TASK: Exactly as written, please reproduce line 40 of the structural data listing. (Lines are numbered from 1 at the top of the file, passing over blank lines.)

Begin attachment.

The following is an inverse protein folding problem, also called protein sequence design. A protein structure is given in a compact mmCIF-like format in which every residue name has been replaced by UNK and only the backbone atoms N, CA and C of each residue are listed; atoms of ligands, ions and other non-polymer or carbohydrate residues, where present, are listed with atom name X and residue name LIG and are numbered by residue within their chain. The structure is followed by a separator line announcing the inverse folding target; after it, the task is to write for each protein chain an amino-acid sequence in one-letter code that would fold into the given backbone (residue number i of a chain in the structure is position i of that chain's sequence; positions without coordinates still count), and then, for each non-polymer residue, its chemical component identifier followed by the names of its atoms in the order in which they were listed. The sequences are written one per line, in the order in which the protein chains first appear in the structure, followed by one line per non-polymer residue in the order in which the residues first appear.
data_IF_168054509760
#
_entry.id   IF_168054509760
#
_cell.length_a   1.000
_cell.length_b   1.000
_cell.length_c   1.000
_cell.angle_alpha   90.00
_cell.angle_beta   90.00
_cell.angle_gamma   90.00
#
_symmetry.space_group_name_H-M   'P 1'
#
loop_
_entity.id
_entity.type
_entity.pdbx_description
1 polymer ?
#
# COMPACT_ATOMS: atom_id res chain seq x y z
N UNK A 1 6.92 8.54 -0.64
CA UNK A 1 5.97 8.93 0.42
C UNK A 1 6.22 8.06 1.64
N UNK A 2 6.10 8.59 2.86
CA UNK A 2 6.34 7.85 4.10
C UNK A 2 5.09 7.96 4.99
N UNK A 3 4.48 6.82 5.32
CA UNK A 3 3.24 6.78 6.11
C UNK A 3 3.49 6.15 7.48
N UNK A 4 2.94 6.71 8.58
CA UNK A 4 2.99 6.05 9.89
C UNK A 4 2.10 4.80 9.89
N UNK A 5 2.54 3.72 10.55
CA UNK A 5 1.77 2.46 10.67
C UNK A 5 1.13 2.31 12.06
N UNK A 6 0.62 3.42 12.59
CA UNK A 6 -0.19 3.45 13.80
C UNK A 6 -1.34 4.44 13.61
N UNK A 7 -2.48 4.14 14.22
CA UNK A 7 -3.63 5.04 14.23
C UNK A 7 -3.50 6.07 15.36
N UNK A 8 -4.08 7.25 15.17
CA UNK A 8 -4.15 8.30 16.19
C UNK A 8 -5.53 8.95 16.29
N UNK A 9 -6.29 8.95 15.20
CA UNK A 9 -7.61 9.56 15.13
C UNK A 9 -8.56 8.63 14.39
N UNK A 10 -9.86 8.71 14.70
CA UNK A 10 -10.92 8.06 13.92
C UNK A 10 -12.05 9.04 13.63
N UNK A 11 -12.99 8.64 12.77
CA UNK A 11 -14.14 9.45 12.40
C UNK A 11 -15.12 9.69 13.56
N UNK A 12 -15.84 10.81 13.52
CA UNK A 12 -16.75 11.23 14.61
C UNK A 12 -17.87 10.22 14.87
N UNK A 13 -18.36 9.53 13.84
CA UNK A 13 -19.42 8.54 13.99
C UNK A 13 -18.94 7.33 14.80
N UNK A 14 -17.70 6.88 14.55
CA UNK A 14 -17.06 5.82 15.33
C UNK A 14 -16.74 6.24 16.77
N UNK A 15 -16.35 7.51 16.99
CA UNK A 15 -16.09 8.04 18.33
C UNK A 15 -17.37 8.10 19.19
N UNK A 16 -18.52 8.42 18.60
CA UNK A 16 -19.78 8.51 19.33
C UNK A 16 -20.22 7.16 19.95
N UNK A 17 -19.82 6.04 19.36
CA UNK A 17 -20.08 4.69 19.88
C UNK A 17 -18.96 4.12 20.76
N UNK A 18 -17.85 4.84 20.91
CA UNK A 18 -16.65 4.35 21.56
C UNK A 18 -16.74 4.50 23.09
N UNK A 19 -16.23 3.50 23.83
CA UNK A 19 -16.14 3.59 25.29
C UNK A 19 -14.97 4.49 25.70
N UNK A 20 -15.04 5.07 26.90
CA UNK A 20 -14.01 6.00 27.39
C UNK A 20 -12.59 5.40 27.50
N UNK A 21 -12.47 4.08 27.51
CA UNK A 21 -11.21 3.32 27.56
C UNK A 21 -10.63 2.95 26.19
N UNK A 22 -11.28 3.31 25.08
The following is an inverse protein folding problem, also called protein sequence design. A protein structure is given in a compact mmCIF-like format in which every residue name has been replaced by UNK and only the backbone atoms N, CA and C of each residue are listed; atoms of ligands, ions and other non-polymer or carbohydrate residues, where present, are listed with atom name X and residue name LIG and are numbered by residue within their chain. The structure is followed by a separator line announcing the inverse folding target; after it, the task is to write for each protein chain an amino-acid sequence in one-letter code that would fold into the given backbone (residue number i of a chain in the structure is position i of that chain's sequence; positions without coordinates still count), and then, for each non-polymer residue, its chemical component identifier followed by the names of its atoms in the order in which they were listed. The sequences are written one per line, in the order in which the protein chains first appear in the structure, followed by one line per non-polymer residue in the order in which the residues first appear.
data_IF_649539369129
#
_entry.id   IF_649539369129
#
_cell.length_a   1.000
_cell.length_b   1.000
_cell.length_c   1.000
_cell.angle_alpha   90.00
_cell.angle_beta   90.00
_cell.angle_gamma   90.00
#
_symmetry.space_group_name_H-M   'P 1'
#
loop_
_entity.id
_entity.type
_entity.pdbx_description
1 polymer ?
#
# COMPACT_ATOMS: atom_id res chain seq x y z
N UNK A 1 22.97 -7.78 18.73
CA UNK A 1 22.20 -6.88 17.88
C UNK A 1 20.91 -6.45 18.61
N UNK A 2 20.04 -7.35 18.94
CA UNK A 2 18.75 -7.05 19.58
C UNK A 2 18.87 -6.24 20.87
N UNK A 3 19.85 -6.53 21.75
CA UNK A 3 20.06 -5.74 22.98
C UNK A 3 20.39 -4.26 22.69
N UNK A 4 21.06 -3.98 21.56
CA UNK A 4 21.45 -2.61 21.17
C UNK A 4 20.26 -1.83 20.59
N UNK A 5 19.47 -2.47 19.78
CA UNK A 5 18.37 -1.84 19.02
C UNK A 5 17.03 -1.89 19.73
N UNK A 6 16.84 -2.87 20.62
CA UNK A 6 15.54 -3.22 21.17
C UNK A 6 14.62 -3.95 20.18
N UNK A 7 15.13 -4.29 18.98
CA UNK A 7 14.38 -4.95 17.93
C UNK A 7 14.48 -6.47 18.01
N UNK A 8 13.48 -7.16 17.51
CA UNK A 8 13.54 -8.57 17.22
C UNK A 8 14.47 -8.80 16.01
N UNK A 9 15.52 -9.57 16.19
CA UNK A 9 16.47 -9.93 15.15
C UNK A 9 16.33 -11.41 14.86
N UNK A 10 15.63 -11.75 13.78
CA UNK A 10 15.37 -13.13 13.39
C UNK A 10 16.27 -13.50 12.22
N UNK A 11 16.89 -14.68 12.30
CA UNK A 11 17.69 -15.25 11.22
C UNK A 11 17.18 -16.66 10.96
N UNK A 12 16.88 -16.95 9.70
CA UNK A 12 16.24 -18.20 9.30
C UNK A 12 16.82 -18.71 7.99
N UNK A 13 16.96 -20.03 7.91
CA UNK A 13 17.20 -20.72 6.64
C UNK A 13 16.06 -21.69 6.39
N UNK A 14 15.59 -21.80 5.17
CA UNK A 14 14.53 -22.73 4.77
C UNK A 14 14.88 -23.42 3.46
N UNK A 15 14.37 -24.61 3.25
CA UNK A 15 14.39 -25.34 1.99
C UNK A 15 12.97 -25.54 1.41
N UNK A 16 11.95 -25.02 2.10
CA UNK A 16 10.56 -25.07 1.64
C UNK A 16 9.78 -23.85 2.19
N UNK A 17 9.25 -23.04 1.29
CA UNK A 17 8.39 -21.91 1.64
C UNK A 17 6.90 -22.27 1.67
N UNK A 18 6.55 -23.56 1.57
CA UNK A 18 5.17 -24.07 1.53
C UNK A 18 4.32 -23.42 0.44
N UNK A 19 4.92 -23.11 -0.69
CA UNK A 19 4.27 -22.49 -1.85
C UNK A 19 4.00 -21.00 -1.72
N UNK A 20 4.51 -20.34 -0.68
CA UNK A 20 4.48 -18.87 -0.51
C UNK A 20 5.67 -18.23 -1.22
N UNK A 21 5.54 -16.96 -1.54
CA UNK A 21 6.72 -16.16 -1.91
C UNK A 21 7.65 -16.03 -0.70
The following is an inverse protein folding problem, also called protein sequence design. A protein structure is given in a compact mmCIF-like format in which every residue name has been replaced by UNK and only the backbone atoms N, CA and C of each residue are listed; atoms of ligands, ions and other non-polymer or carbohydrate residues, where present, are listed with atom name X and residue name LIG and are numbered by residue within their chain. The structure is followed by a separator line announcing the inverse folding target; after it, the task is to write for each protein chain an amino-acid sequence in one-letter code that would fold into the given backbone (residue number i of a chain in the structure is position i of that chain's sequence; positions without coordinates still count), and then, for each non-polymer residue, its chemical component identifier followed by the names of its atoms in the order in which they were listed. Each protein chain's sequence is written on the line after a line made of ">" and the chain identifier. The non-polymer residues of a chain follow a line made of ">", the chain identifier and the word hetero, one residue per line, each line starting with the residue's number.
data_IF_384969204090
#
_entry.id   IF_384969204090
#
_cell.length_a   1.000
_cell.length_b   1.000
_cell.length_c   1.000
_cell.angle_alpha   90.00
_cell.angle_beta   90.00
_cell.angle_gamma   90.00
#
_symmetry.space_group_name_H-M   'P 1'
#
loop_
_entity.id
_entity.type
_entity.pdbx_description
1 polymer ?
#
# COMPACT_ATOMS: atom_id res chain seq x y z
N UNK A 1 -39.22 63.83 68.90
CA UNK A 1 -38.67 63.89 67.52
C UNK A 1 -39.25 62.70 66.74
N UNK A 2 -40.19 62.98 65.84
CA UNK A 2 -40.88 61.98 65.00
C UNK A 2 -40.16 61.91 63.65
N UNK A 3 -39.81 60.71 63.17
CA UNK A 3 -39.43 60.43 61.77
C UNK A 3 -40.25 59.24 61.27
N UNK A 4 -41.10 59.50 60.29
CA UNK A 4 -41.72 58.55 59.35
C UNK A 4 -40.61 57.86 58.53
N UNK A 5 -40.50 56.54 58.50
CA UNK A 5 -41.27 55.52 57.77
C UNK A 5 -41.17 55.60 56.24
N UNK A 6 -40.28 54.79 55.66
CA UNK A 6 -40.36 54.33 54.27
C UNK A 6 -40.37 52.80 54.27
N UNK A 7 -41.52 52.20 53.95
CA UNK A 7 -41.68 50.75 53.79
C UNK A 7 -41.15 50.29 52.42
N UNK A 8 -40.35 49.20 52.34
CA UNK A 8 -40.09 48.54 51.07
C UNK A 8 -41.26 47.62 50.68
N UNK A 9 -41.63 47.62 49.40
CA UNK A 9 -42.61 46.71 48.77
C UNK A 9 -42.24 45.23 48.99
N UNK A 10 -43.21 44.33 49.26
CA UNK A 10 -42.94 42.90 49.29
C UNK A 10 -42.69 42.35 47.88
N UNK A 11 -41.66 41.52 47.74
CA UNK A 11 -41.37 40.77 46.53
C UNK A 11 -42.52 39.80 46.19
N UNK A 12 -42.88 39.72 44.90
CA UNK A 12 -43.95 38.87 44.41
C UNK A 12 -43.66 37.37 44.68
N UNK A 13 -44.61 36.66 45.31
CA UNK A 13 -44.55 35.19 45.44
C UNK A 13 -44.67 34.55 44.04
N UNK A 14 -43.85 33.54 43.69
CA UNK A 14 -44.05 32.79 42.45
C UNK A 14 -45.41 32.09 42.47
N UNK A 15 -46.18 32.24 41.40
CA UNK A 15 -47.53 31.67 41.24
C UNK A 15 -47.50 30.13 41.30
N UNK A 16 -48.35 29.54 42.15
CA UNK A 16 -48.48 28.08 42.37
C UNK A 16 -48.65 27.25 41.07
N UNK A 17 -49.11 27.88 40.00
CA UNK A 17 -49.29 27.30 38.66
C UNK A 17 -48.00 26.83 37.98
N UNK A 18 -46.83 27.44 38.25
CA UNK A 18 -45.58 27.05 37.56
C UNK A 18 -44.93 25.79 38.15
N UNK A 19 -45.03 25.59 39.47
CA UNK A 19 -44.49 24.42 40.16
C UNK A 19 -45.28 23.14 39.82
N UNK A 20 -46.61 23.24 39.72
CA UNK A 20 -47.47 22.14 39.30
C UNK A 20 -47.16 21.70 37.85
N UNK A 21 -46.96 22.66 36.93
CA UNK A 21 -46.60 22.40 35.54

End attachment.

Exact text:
N UNK A 7 -2.48 4.14 14.22